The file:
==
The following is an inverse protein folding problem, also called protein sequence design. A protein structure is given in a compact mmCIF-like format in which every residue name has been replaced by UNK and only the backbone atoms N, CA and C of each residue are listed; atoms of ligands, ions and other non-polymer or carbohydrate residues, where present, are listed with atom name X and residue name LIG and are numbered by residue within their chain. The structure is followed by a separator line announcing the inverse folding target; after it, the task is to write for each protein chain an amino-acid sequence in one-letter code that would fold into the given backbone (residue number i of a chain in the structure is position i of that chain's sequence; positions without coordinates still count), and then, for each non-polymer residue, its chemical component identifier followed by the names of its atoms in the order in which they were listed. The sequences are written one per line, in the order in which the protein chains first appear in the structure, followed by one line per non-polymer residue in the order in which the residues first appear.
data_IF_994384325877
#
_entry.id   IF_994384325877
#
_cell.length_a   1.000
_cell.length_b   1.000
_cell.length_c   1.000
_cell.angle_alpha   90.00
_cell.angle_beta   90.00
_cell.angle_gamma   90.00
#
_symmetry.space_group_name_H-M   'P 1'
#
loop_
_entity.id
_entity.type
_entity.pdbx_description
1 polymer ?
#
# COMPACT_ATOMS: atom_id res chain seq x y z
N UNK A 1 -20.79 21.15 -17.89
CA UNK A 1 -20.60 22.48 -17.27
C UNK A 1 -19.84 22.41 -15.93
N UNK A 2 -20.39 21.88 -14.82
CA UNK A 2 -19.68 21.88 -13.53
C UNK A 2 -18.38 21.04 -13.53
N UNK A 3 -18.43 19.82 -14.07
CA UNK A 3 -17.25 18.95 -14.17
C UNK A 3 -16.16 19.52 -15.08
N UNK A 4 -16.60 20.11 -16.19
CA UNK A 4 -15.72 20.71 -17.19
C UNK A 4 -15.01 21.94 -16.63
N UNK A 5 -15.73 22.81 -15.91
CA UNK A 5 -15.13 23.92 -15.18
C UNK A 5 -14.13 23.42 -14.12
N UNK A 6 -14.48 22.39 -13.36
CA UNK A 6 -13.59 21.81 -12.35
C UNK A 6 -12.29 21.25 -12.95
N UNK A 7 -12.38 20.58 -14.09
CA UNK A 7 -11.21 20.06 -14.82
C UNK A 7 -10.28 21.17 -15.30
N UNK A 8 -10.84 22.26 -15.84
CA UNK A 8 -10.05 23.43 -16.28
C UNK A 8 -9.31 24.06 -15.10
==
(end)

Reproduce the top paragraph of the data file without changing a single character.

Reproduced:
The following is an inverse protein folding problem, also called protein sequence design. A protein structure is given in a compact mmCIF-like format in which every residue name has been replaced by UNK and only the backbone atoms N, CA and C of each residue are listed; atoms of ligands, ions and other non-polymer or carbohydrate residues, where present, are listed with atom name X and residue name LIG and are numbered by residue within their chain. The structure is followed by a separator line announcing the inverse folding target; after it, the task is to write for each protein chain an amino-acid sequence in one-letter code that would fold into the given backbone (residue number i of a chain in the structure is position i of that chain's sequence; positions without coordinates still count), and then, for each non-polymer residue, its chemical component identifier followed by the names of its atoms in the order in which they were listed. The sequences are written one per line, in the order in which the protein chains first appear in the structure, followed by one line per non-polymer residue in the order in which the residues first appear.